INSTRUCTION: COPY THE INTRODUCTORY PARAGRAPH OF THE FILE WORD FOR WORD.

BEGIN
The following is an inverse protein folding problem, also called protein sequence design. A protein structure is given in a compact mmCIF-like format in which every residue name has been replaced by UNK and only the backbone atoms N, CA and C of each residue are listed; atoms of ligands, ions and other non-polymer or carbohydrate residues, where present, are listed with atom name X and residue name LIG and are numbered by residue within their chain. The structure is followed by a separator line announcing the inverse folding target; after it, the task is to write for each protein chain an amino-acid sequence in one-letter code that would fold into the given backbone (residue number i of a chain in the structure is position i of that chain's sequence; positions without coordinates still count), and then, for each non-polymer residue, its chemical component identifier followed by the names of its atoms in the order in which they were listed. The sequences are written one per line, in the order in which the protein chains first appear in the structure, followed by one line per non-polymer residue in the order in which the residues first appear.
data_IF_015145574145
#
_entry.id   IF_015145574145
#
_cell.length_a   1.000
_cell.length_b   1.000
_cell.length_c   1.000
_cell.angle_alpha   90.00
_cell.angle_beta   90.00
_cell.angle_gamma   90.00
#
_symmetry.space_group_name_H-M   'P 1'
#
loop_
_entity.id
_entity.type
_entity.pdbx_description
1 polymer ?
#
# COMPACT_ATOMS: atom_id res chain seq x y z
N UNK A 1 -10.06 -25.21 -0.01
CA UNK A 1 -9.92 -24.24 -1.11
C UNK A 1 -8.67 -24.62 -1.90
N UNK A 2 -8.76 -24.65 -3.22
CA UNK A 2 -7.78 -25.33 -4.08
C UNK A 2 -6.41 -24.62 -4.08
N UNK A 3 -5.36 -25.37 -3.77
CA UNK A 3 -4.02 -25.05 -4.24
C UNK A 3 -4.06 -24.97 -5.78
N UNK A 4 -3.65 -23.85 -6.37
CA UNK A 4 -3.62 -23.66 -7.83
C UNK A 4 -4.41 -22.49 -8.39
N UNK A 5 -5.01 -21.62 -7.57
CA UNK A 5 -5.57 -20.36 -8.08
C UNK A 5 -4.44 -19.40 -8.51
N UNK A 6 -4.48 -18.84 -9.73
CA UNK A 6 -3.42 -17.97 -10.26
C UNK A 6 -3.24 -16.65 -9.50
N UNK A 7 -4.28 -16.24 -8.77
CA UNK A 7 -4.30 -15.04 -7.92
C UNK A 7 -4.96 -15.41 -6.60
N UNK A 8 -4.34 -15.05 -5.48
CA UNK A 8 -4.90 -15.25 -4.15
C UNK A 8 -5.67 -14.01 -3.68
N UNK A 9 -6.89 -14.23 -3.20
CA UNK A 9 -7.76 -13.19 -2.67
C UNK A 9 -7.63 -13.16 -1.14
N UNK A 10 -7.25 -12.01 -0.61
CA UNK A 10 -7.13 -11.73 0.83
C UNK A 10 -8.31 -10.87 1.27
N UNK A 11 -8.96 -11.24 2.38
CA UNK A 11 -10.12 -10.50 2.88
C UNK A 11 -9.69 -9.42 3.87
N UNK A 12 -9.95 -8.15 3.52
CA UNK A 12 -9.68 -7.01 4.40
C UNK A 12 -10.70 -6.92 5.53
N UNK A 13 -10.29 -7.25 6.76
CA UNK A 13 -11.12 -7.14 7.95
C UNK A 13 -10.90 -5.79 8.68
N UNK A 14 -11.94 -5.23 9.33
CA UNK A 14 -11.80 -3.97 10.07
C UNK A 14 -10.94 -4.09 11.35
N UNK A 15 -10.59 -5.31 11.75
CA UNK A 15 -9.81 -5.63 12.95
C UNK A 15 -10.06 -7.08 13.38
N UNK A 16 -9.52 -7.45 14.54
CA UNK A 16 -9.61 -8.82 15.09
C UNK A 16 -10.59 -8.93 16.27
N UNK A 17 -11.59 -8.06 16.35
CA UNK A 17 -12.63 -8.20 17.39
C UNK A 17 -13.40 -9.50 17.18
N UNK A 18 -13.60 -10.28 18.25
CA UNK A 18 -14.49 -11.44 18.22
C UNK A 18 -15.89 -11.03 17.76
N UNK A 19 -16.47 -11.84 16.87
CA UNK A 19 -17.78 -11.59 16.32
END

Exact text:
The following is an inverse protein folding problem, also called protein sequence design. A protein structure is given in a compact mmCIF-like format in which every residue name has been replaced by UNK and only the backbone atoms N, CA and C of each residue are listed; atoms of ligands, ions and other non-polymer or carbohydrate residues, where present, are listed with atom name X and residue name LIG and are numbered by residue within their chain. The structure is followed by a separator line announcing the inverse folding target; after it, the task is to write for each protein chain an amino-acid sequence in one-letter code that would fold into the given backbone (residue number i of a chain in the structure is position i of that chain's sequence; positions without coordinates still count), and then, for each non-polymer residue, its chemical component identifier followed by the names of its atoms in the order in which they were listed. The sequences are written one per line, in the order in which the protein chains first appear in the structure, followed by one line per non-polymer residue in the order in which the residues first appear.